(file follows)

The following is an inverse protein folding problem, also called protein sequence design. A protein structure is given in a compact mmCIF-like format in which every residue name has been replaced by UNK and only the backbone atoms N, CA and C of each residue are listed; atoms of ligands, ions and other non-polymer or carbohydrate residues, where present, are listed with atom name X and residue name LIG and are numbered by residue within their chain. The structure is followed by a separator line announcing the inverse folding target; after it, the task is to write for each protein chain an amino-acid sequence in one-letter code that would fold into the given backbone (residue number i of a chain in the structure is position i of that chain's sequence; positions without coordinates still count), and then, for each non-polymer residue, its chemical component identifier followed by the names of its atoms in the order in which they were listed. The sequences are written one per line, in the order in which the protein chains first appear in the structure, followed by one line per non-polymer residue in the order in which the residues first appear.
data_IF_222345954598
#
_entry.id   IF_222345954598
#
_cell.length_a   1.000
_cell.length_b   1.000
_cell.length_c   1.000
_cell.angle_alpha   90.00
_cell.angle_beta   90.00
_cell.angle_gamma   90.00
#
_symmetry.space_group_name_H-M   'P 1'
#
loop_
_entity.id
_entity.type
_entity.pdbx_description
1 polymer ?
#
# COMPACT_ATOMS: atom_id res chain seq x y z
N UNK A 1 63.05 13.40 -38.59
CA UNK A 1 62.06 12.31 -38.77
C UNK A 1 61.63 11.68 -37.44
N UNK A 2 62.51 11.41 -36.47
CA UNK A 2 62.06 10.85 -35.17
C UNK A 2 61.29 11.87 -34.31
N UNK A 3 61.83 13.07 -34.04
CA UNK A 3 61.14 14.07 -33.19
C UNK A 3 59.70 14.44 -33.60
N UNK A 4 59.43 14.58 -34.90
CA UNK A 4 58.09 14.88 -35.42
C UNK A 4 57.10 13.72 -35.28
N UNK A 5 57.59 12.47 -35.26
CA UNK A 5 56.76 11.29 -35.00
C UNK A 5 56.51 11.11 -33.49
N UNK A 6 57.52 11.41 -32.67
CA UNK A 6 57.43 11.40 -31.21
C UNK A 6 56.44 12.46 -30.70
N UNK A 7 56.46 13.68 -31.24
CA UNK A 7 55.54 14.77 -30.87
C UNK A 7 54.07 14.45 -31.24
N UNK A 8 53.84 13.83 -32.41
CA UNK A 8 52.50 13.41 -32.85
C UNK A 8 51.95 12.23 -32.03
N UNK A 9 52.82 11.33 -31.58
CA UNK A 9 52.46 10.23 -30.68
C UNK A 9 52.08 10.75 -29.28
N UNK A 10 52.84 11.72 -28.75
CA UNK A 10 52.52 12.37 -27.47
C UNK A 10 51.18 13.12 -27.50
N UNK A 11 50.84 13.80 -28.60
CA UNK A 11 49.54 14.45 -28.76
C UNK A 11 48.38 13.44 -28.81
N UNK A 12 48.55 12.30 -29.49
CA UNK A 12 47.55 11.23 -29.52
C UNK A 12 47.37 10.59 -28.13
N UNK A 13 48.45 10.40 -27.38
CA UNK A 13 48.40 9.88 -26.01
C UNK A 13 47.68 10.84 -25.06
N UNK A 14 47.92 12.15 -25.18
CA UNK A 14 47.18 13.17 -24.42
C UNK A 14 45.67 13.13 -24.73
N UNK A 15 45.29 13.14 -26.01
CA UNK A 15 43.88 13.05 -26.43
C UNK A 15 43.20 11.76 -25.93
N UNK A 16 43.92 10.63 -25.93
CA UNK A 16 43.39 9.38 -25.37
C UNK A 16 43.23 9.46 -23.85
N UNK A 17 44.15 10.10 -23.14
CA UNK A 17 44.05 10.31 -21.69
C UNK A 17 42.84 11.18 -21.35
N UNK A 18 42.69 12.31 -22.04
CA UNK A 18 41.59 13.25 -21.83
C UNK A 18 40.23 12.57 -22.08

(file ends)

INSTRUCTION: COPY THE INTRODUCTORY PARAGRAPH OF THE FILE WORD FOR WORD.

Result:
The following is an inverse protein folding problem, also called protein sequence design. A protein structure is given in a compact mmCIF-like format in which every residue name has been replaced by UNK and only the backbone atoms N, CA and C of each residue are listed; atoms of ligands, ions and other non-polymer or carbohydrate residues, where present, are listed with atom name X and residue name LIG and are numbered by residue within their chain. The structure is followed by a separator line announcing the inverse folding target; after it, the task is to write for each protein chain an amino-acid sequence in one-letter code that would fold into the given backbone (residue number i of a chain in the structure is position i of that chain's sequence; positions without coordinates still count), and then, for each non-polymer residue, its chemical component identifier followed by the names of its atoms in the order in which they were listed. The sequences are written one per line, in the order in which the protein chains first appear in the structure, followed by one line per non-polymer residue in the order in which the residues first appear.